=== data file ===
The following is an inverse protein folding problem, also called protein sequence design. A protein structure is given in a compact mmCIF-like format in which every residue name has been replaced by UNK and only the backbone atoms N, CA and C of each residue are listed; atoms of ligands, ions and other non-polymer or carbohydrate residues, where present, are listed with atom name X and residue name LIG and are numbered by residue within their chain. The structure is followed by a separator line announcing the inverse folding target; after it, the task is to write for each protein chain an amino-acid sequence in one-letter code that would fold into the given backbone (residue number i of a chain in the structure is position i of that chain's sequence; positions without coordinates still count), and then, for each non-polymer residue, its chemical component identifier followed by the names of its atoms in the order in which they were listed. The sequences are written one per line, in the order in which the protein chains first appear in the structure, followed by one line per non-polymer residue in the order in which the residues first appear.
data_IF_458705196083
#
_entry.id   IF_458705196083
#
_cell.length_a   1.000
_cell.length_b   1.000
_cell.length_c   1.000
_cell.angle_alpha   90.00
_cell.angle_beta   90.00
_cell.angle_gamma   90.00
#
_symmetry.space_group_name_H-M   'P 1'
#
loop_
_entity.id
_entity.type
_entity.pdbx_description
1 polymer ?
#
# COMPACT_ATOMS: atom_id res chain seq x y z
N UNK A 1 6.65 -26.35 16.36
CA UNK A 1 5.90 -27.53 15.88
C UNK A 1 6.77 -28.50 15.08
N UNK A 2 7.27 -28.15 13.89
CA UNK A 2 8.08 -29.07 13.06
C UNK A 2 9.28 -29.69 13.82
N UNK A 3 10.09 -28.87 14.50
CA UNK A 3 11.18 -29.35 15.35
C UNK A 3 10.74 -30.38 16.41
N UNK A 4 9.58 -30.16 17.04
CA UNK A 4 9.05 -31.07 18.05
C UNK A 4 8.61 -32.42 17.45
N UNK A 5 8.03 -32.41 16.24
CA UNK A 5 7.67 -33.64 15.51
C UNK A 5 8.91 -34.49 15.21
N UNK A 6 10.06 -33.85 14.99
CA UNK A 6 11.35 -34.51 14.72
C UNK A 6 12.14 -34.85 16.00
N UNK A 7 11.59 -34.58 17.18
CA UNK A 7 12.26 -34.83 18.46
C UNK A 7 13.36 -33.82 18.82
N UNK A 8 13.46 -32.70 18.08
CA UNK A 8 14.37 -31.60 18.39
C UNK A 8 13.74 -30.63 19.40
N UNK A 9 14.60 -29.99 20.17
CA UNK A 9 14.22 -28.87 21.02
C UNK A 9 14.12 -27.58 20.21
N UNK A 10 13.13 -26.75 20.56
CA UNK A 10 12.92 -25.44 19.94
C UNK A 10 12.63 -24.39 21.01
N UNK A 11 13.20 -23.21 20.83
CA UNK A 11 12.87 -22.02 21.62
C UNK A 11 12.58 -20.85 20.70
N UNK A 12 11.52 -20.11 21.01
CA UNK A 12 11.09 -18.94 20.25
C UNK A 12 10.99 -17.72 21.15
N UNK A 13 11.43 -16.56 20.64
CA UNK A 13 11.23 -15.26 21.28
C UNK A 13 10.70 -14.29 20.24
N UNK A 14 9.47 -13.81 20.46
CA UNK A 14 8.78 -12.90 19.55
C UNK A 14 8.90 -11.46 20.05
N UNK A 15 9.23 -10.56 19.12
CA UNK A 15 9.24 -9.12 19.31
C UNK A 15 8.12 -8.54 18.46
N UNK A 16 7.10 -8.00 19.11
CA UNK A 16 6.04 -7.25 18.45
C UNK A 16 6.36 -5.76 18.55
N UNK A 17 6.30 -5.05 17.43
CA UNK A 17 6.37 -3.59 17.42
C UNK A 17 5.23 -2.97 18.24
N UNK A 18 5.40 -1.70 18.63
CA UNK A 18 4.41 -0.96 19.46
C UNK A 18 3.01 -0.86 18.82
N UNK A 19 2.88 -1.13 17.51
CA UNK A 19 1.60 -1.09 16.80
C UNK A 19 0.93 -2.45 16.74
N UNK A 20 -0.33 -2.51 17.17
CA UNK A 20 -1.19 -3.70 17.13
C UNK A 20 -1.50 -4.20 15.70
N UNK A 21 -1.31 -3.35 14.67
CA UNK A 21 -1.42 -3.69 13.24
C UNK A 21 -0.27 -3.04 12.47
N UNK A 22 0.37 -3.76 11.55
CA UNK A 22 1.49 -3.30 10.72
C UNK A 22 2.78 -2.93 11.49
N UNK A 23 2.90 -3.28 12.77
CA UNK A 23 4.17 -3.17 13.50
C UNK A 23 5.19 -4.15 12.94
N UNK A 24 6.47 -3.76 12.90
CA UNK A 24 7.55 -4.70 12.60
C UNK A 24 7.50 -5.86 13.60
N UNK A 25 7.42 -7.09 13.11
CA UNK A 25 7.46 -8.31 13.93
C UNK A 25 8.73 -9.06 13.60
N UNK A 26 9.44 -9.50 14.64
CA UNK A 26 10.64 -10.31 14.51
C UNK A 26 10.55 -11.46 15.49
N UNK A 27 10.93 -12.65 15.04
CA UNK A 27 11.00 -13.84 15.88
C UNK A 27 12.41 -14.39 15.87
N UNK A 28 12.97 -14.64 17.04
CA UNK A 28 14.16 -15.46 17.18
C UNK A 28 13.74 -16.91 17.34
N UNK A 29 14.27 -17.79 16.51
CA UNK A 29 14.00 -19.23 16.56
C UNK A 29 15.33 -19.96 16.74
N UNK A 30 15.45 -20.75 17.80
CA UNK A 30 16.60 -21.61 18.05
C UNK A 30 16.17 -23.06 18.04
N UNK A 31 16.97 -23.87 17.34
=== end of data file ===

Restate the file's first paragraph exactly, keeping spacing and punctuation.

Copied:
The following is an inverse protein folding problem, also called protein sequence design. A protein structure is given in a compact mmCIF-like format in which every residue name has been replaced by UNK and only the backbone atoms N, CA and C of each residue are listed; atoms of ligands, ions and other non-polymer or carbohydrate residues, where present, are listed with atom name X and residue name LIG and are numbered by residue within their chain. The structure is followed by a separator line announcing the inverse folding target; after it, the task is to write for each protein chain an amino-acid sequence in one-letter code that would fold into the given backbone (residue number i of a chain in the structure is position i of that chain's sequence; positions without coordinates still count), and then, for each non-polymer residue, its chemical component identifier followed by the names of its atoms in the order in which they were listed. The sequences are written one per line, in the order in which the protein chains first appear in the structure, followed by one line per non-polymer residue in the order in which the residues first appear.